Ros Asquith Interview

Ros Asquith is an author and illustrator of children’s books and also a cartoonist for The Guardian. The first book in her  Letters from an Alien Schoolboy series was shortlisted for The Roald Dahl Funny Prize and she is the illustrator of The Great Big Book of Families, which won the School Libraries Association Award.

You’ve written and illustrated over 60 books for young people. Would you describe yourself as a writer foremost, or an illustrator? 

An illustrator, as my other job is as a cartoonist, mainly for the Guardian, so I draw more often than I write. I also, find drawing easier… and more fun. But if I spend a whole week drawing, I get the urge to write.

I know people say it’s like choosing a favourite child, but could you pick one of your books which has a special place in your heart and tell us why?

And authors always reply:’My most recent book is my favourite!’ But I am extremely fond of ‘Letters from an Alien Schoolboy’ which shows how very peculiar we Earthlings are and ‘The It’s Not Fairy’ about a Fairy who thinks children are sweet enough -to EAT.

What inspired you to write The Teenage Worrier series?

My own teenage years, full of worries about hair, spots, boys… I could go on.

 What kind of feedback has this series received from your teenage readers?

I’ve had thousands of letters from all over the world, even from Chinese teenagers- and new Italian editions have been published only this month.  This proves to me that although the books are 20 years old teenagers havenot changed much since my own youth, and they’re very similar all over the world.

I think the reason the books are so popular is that although they address serious worries, they are full of jokes and cartoons.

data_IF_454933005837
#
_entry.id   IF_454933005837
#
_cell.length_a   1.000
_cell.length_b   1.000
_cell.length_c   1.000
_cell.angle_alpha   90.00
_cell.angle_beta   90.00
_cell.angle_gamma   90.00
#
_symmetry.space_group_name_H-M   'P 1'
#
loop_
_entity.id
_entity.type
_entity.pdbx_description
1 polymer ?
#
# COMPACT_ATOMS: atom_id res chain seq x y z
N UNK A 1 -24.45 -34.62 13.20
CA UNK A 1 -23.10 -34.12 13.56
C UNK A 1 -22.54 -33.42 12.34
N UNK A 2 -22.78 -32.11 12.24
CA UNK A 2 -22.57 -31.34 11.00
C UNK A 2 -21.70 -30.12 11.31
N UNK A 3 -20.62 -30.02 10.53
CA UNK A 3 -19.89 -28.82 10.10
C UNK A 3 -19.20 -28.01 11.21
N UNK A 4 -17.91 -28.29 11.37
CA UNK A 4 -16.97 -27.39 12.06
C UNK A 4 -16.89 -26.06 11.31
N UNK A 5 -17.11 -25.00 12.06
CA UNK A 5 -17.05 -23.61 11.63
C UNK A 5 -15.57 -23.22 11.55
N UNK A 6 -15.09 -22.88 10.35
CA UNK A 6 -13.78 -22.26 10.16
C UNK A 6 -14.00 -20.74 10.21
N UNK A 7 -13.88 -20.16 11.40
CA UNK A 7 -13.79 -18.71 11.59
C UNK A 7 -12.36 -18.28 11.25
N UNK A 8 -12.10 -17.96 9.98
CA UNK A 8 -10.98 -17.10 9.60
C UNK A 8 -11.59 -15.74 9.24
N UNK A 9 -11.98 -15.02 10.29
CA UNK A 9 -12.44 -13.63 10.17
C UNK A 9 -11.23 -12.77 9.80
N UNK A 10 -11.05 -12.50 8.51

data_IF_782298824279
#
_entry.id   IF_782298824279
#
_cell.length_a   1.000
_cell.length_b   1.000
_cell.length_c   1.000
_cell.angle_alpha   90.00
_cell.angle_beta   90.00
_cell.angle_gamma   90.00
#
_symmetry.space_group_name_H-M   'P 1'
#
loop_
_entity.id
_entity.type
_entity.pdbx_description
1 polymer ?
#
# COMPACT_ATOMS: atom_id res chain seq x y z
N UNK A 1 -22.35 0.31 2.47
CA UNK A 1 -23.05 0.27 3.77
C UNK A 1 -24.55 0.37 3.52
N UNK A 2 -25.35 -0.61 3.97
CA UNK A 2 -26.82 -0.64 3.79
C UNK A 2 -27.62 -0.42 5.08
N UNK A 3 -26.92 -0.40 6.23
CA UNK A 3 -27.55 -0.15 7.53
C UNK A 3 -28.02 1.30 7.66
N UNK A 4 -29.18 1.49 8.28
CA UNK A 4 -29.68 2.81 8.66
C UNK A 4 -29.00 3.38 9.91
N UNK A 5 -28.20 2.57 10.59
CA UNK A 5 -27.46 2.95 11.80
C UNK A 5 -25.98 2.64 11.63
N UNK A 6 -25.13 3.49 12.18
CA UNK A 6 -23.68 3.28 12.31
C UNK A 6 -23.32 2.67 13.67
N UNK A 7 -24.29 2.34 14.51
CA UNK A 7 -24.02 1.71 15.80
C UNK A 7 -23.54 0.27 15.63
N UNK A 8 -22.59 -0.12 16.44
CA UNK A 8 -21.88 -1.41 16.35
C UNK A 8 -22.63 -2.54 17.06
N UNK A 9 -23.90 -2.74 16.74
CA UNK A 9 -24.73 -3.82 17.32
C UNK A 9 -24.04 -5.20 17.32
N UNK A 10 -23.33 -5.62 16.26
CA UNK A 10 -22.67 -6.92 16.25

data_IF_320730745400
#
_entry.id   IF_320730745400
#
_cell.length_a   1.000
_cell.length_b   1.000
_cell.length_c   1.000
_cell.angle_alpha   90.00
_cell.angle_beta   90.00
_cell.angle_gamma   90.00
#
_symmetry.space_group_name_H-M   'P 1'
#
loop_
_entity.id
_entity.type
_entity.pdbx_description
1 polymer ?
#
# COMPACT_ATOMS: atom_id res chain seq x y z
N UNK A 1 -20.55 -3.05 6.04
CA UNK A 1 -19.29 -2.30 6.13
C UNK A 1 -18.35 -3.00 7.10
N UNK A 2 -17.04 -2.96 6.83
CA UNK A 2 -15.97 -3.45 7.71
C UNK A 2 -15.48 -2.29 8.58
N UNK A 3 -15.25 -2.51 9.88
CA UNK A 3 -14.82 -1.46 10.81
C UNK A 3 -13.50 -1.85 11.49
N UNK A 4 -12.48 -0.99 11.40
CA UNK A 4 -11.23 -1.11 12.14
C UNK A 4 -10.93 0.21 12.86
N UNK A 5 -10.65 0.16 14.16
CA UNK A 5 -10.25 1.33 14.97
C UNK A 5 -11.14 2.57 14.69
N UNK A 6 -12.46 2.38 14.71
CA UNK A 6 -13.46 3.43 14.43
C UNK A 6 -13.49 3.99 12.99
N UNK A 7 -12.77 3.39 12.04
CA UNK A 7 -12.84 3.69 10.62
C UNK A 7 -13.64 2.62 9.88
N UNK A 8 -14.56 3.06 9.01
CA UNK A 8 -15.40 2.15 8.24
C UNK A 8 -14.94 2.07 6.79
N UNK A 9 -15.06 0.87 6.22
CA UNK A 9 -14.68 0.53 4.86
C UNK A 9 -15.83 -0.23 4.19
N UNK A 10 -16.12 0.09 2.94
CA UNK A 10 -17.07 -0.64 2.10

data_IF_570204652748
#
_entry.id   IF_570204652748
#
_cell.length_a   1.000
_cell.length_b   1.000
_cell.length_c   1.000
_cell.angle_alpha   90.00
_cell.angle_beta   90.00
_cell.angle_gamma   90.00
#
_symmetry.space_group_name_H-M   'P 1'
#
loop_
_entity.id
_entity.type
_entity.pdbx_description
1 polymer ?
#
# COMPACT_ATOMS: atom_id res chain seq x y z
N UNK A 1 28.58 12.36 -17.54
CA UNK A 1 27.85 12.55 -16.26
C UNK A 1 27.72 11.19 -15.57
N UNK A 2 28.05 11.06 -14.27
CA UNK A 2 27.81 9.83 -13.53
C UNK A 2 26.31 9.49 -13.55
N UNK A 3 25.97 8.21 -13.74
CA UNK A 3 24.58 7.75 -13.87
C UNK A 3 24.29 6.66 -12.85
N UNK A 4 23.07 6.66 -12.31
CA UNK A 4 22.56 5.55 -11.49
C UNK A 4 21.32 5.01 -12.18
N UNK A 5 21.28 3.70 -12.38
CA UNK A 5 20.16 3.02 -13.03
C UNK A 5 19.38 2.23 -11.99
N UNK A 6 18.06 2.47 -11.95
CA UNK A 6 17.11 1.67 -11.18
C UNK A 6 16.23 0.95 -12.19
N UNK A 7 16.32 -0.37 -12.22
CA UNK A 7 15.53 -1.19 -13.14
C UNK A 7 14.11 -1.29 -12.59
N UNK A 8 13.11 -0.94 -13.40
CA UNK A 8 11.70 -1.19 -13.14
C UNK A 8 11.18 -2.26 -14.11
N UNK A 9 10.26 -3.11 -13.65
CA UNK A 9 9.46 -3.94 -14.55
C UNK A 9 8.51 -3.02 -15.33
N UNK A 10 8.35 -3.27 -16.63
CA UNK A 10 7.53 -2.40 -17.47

I believe you worked on the Fun Art Bus in the 1970s, which sounds like an amazing project. Can you tell us a little bit about the experience?

The Fun Art bus was a normal looking red London double decker EXCEPT that it had  a theatre upstairs and a cinema downstairs. The driver played a piano on the bonnet (only at bus stops, naturally) and instead of tickets or oyster cards, passengers were issued with a poem. Rides were free and my cartoons were pasted inside instead of advertisements. People waiting at what they thought was an ordinary bus stop in Kentish Town got on to find themselves in a wonderland… Yes, it was amazing. I was also a memeber of the Father Xmas Union (FXU) at the same time. Our slogan was ‘The FXU affects YOU’ and we demonstrated outside Selfridges toy department to stop them displaying army tanks at Christmas. Helping to bring Peas on Earth.

What would you say has been your career highlight? And any low points?!

Highlights of last year were winning the School Library Association Award for the Great Big Book of Families, and being shortlisted for the Roald Dahl Funny Prize for ‘Letters from an Alien Schoolboy’. It’s great that there’s now a prize for funny books, as they tend to get overlooked by parents and teachers -though not by children, who love them. Low points? Too many to fit on this page…

Where’s your favourite place to write or illustrate your books?

In my dreams, it’s a forest. In reality, my bedroom.